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The Daily Wildcat

The Daily Wildcat

 

    Flandrau laser shows aim to draw attendees

    Kimberly+Cain%2FThe+Daily+Wildcat%0A%0ABarbara+Appleton+%28left%29+and+Marely+Beard+%28center%29%2C+tucson+community+members%2C+pay+Joseph+Howdeshell+%28right%29%2C+a+pre-pharmacy+junior%2C+to+get+tickets+to+a+laser+light+show+at+the+Flandrau+Planetarium+on+Sunday.
    Kimberly Cain
    Kimberly Cain/The Daily Wildcat Barbara Appleton (left) and Marely Beard (center), tucson community members, pay Joseph Howdeshell (right), a pre-pharmacy junior, to get tickets to a laser light show at the Flandrau Planetarium on Sunday.

    When the Flandrau Science Center and Planetarium isn’t showcasing the biodiversity of Arizona’s Sky Islands or studying the mineral heritage of China, it is hosting a far different kind of attraction — with a lot more lasers.

    The center has hosted countless laser shows since 2010, and they’re set to continue this year, said Michael Magee, the planetarium’s technical manager. The end of September marked the end of “Electrolaze,” a new show that featured lasers played to dubstep music by artists like Skrillex and Deadmau5. The show, along with “Dark Side of the Moon,” the planetarium’s regular laser show set to run throughout the semester, is intended to draw more students to the center, event organizers said.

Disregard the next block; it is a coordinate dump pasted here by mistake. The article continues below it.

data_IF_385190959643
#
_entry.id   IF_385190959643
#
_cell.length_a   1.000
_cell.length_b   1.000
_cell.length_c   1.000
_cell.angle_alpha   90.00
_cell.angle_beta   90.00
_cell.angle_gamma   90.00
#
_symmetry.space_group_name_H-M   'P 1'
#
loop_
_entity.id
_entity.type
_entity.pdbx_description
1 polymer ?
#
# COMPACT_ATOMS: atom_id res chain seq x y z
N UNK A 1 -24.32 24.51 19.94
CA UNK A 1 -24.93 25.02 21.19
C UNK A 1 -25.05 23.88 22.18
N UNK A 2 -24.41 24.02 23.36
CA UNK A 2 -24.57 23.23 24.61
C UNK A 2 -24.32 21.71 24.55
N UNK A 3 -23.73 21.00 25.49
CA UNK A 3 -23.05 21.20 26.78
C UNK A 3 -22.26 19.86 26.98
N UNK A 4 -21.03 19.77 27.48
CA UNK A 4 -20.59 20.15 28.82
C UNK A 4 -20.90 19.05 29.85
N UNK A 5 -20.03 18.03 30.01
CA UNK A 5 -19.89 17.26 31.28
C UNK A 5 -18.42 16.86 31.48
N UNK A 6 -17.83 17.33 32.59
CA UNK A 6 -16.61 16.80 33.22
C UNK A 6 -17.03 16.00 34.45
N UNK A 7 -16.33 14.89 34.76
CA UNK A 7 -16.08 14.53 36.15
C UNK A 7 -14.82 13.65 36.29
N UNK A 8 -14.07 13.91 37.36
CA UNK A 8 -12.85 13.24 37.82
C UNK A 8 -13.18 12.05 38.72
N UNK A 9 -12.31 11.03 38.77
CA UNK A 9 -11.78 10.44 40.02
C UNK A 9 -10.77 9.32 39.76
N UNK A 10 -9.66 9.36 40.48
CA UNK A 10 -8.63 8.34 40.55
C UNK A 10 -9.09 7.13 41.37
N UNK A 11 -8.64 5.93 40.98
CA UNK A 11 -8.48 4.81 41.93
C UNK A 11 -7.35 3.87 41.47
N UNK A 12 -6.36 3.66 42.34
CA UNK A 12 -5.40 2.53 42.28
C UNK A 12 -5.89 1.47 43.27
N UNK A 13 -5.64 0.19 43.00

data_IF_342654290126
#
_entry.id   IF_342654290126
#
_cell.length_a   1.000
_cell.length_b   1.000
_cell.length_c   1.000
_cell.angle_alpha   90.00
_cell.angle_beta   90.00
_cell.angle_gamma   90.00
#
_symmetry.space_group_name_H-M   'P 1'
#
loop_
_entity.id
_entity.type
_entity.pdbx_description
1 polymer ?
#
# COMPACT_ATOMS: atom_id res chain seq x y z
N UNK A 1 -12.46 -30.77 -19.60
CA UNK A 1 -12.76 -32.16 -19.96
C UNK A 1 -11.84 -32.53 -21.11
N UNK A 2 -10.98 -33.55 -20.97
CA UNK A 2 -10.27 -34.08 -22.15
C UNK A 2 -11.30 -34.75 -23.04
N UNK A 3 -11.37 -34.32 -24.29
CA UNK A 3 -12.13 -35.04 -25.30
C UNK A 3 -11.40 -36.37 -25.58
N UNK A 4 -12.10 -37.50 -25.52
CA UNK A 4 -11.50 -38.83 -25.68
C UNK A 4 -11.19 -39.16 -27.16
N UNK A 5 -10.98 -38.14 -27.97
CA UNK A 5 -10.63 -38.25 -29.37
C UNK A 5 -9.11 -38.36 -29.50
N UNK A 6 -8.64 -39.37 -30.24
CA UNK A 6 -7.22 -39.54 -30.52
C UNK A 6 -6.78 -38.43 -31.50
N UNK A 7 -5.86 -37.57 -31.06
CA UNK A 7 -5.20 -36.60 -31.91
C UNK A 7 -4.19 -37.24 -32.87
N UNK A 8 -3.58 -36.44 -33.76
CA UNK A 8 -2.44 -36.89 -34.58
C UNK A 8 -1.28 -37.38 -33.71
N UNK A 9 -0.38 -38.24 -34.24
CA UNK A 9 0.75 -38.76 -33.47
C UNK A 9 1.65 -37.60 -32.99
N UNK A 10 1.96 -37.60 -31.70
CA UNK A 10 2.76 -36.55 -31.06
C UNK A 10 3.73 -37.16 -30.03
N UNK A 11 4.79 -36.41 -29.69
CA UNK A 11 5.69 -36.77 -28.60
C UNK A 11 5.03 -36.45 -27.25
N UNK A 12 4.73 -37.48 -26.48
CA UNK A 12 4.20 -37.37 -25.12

“We wanted to try to get more college students,” said Roseann Mankel, program coordinator at the planetarium, adding that “Electrolaze” had plenty of attendees.

    While “Electrolaze” may have attracted more people, Emily Papenfus, a general studies junior and a student employee at the planetarium, said she noticed a change in the audience itself, especially with “Dark Side of the Moon,” which features music from classic rock band Pink Floyd.

    “Pink Floyd has a nostalgic audience,” Papenfus said. “Old people don’t like [Electrolaze] much.”

    Since their start three years ago, laser shows at Flandrau have become a source of alternative entertainment compared to the astronomy events the planetarium is known for.

    “I think it’s really interesting,” said Stephanie Romo, a business management senior and a student employee at the center. “You think it’s just a red laser but they have all sorts of shapes that go with the music.”

    “Electrolaze” is just the start. Though its run is now finished, Flandrau will show Pink Floyd’s “The Wall” on Friday nights and have a Saturday matinee entitled “Laser Zeppelin.”

    Flandrau will still also show “Dark Side of the Moon” on Saturday nights. Additionally, a show called “Fright Lights” will begin as it gets closer to Halloween, Mankel said.

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